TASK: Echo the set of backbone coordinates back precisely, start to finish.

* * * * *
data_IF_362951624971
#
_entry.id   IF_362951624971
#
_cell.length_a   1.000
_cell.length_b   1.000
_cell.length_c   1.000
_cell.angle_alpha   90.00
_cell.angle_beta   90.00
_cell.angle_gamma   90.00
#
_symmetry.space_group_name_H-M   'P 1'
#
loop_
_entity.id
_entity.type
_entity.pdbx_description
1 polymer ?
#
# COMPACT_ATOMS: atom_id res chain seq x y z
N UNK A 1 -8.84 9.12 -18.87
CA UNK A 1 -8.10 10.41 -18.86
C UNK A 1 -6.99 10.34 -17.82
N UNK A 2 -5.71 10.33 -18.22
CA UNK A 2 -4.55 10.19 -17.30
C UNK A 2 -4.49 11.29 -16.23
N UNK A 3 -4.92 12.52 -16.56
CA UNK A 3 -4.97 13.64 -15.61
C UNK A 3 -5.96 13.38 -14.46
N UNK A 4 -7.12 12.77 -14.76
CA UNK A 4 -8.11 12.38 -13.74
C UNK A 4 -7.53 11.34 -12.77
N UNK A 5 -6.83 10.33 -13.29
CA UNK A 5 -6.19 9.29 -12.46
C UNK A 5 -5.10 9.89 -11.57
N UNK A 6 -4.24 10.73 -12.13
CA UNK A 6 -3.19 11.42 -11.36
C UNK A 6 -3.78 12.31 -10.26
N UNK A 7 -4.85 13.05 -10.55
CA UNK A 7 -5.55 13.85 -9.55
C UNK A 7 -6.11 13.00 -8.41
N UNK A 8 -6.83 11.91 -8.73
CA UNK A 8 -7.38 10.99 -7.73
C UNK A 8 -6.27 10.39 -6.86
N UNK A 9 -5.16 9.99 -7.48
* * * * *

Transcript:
data_IF_362951624971
#
_entry.id   IF_362951624971
#
_cell.length_a   1.000
_cell.length_b   1.000
_cell.length_c   1.000
_cell.angle_alpha   90.00
_cell.angle_beta   90.00
_cell.angle_gamma   90.00
#
_symmetry.space_group_name_H-M   'P 1'
#
loop_
_entity.id
_entity.type
_entity.pdbx_description
1 polymer ?
#
# COMPACT_ATOMS: atom_id res chain seq x y z
N UNK A 1 -8.84 9.12 -18.87
CA UNK A 1 -8.10 10.41 -18.86
C UNK A 1 -6.99 10.34 -17.82
N UNK A 2 -5.71 10.33 -18.22
CA UNK A 2 -4.55 10.19 -17.30
C UNK A 2 -4.49 11.29 -16.23
N UNK A 3 -4.92 12.52 -16.56
CA UNK A 3 -4.97 13.64 -15.61
C UNK A 3 -5.96 13.38 -14.46
N UNK A 4 -7.12 12.77 -14.76
CA UNK A 4 -8.11 12.38 -13.74
C UNK A 4 -7.53 11.34 -12.77
N UNK A 5 -6.83 10.33 -13.29
CA UNK A 5 -6.19 9.29 -12.46
C UNK A 5 -5.10 9.89 -11.57
N UNK A 6 -4.24 10.73 -12.13
CA UNK A 6 -3.19 11.42 -11.36
C UNK A 6 -3.78 12.31 -10.26
N UNK A 7 -4.85 13.05 -10.55
CA UNK A 7 -5.55 13.85 -9.55
C UNK A 7 -6.11 13.00 -8.41
N UNK A 8 -6.83 11.91 -8.73
CA UNK A 8 -7.38 10.99 -7.73
C UNK A 8 -6.27 10.39 -6.86
N UNK A 9 -5.16 9.99 -7.48